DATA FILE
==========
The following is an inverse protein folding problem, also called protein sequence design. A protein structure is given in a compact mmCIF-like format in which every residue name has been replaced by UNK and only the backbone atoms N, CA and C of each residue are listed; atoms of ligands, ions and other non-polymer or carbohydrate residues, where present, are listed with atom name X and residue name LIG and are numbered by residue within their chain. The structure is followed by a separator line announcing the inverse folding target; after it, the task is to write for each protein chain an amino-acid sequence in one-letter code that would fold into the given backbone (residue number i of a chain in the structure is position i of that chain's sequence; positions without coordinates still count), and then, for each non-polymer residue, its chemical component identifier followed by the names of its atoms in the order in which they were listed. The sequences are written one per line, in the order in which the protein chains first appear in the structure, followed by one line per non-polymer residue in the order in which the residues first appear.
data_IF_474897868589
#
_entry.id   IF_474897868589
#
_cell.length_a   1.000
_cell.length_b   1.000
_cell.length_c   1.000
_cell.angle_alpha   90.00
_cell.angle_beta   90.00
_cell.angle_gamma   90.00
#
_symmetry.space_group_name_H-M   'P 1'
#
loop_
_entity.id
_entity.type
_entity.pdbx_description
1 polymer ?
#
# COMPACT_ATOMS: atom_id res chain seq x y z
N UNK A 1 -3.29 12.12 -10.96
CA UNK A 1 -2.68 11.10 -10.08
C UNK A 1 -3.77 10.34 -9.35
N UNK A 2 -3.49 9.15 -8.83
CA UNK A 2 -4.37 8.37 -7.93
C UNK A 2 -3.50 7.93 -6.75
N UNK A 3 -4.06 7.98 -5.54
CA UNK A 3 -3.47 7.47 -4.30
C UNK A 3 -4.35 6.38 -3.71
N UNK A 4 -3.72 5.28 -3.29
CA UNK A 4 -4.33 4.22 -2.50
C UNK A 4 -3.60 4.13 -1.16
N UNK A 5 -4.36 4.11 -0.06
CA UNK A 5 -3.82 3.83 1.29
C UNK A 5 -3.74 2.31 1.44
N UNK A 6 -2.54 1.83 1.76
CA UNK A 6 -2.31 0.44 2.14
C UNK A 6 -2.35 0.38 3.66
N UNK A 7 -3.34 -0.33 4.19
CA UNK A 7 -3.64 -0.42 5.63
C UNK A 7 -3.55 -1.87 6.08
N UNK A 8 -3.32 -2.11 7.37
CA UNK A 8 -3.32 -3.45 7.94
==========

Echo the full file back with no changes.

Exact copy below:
The following is an inverse protein folding problem, also called protein sequence design. A protein structure is given in a compact mmCIF-like format in which every residue name has been replaced by UNK and only the backbone atoms N, CA and C of each residue are listed; atoms of ligands, ions and other non-polymer or carbohydrate residues, where present, are listed with atom name X and residue name LIG and are numbered by residue within their chain. The structure is followed by a separator line announcing the inverse folding target; after it, the task is to write for each protein chain an amino-acid sequence in one-letter code that would fold into the given backbone (residue number i of a chain in the structure is position i of that chain's sequence; positions without coordinates still count), and then, for each non-polymer residue, its chemical component identifier followed by the names of its atoms in the order in which they were listed. The sequences are written one per line, in the order in which the protein chains first appear in the structure, followed by one line per non-polymer residue in the order in which the residues first appear.
data_IF_474897868589
#
_entry.id   IF_474897868589
#
_cell.length_a   1.000
_cell.length_b   1.000
_cell.length_c   1.000
_cell.angle_alpha   90.00
_cell.angle_beta   90.00
_cell.angle_gamma   90.00
#
_symmetry.space_group_name_H-M   'P 1'
#
loop_
_entity.id
_entity.type
_entity.pdbx_description
1 polymer ?
#
# COMPACT_ATOMS: atom_id res chain seq x y z
N UNK A 1 -3.29 12.12 -10.96
CA UNK A 1 -2.68 11.10 -10.08
C UNK A 1 -3.77 10.34 -9.35
N UNK A 2 -3.49 9.15 -8.83
CA UNK A 2 -4.37 8.37 -7.93
C UNK A 2 -3.50 7.93 -6.75
N UNK A 3 -4.06 7.98 -5.54
CA UNK A 3 -3.47 7.47 -4.30
C UNK A 3 -4.35 6.38 -3.71
N UNK A 4 -3.72 5.28 -3.29
CA UNK A 4 -4.33 4.22 -2.50
C UNK A 4 -3.60 4.13 -1.16
N UNK A 5 -4.36 4.11 -0.06
CA UNK A 5 -3.82 3.83 1.29
C UNK A 5 -3.74 2.31 1.44
N UNK A 6 -2.54 1.83 1.76
CA UNK A 6 -2.31 0.44 2.14
C UNK A 6 -2.35 0.38 3.66
N UNK A 7 -3.34 -0.33 4.19
CA UNK A 7 -3.64 -0.42 5.63
C UNK A 7 -3.55 -1.87 6.08
N UNK A 8 -3.32 -2.11 7.37
CA UNK A 8 -3.32 -3.45 7.94